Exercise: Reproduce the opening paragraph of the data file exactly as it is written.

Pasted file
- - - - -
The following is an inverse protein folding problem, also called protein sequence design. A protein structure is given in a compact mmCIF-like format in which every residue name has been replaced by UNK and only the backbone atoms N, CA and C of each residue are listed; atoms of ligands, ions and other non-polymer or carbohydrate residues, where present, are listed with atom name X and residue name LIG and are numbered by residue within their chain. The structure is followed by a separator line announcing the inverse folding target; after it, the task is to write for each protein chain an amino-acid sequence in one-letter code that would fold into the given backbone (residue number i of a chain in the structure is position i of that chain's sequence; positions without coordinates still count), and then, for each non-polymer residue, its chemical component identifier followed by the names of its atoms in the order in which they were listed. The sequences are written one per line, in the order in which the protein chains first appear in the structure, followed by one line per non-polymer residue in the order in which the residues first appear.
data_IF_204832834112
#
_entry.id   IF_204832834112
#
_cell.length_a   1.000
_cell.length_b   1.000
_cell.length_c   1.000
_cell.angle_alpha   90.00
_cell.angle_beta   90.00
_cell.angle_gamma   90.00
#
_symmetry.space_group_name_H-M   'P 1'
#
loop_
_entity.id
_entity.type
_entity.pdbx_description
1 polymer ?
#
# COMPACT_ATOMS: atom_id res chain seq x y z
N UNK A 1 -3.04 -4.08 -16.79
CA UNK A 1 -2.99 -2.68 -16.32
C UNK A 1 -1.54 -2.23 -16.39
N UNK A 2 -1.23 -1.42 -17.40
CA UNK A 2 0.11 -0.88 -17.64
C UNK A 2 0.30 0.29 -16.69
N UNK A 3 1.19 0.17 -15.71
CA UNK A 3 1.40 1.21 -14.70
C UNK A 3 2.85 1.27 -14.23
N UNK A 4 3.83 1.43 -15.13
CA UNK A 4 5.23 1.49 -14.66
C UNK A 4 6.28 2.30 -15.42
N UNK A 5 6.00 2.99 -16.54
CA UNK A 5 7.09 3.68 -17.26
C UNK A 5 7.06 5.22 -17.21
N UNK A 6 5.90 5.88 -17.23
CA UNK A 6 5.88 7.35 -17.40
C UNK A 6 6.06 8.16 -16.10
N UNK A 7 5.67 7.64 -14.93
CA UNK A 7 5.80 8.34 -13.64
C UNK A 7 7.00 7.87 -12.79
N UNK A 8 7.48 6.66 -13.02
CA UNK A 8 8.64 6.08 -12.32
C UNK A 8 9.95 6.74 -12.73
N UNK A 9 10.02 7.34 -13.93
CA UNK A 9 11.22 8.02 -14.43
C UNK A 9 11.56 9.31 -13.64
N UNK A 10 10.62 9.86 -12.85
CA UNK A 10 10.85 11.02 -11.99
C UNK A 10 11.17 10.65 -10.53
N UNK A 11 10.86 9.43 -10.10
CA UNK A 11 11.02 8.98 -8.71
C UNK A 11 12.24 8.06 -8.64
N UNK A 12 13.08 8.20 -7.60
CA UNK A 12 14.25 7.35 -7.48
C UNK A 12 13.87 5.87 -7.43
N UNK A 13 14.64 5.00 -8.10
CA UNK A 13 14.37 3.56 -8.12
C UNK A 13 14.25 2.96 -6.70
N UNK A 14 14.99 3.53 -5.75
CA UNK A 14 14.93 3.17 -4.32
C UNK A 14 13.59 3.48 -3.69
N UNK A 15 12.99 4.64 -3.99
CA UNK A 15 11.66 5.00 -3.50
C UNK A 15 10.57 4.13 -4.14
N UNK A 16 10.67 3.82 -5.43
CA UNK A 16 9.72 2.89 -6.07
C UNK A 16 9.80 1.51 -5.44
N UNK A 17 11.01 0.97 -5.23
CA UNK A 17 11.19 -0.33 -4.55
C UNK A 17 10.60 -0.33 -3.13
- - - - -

The following is an inverse protein folding problem, also called protein sequence design. A protein structure is given in a compact mmCIF-like format in which every residue name has been replaced by UNK and only the backbone atoms N, CA and C of each residue are listed; atoms of ligands, ions and other non-polymer or carbohydrate residues, where present, are listed with atom name X and residue name LIG and are numbered by residue within their chain. The structure is followed by a separator line announcing the inverse folding target; after it, the task is to write for each protein chain an amino-acid sequence in one-letter code that would fold into the given backbone (residue number i of a chain in the structure is position i of that chain's sequence; positions without coordinates still count), and then, for each non-polymer residue, its chemical component identifier followed by the names of its atoms in the order in which they were listed. The sequences are written one per line, in the order in which the protein chains first appear in the structure, followed by one line per non-polymer residue in the order in which the residues first appear.